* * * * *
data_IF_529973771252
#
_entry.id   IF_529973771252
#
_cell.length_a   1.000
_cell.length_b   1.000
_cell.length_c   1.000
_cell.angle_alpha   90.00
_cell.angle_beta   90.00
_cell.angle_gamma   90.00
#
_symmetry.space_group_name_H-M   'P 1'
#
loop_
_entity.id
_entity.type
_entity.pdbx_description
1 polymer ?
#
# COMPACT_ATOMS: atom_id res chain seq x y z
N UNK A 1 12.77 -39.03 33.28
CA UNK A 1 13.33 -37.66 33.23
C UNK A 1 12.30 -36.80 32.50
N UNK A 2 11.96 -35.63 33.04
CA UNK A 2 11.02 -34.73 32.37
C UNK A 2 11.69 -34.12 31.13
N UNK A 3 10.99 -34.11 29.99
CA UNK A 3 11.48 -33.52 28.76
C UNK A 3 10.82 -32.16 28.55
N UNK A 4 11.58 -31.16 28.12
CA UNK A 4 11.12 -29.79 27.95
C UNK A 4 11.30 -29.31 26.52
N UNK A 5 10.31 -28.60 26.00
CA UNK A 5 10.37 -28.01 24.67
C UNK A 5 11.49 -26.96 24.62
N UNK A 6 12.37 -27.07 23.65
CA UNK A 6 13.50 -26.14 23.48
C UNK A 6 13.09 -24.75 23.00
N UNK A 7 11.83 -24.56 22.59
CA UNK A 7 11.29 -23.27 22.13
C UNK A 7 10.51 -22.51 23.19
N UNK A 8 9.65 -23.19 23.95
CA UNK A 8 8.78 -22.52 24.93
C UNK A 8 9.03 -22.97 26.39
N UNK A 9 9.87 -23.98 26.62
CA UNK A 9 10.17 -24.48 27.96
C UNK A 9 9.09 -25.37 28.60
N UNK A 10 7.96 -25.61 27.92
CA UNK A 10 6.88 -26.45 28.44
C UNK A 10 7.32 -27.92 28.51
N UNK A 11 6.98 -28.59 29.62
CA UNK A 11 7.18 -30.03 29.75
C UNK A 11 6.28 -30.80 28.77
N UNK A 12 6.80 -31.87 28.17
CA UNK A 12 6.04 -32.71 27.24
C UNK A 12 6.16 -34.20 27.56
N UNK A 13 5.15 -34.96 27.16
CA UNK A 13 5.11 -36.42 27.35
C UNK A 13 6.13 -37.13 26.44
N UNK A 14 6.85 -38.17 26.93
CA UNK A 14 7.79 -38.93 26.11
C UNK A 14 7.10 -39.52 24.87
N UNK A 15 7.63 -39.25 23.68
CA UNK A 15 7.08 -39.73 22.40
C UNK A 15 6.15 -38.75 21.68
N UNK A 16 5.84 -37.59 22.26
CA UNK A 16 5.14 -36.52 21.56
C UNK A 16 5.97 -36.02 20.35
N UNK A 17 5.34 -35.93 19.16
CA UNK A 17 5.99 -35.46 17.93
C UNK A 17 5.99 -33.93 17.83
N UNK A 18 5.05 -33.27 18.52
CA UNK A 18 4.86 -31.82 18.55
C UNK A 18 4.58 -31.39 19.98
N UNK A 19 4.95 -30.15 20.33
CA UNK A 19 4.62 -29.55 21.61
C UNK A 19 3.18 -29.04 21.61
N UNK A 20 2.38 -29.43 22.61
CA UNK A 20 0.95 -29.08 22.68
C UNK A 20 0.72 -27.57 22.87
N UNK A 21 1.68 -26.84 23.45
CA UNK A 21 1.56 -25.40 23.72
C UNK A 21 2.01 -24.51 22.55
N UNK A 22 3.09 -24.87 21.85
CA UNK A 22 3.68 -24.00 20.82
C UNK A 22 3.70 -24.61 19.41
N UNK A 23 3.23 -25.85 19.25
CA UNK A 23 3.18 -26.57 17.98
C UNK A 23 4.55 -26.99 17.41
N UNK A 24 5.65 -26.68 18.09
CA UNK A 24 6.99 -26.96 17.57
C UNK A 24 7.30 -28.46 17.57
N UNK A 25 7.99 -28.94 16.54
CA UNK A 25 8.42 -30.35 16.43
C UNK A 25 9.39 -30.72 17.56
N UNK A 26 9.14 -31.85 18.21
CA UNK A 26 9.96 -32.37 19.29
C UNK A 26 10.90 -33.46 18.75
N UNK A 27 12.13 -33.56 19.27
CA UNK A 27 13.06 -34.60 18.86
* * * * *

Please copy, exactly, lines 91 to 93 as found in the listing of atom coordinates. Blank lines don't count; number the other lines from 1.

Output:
CA UNK A 24 6.99 -26.96 17.57
C UNK A 24 7.30 -28.46 17.57
N UNK A 25 7.99 -28.94 16.54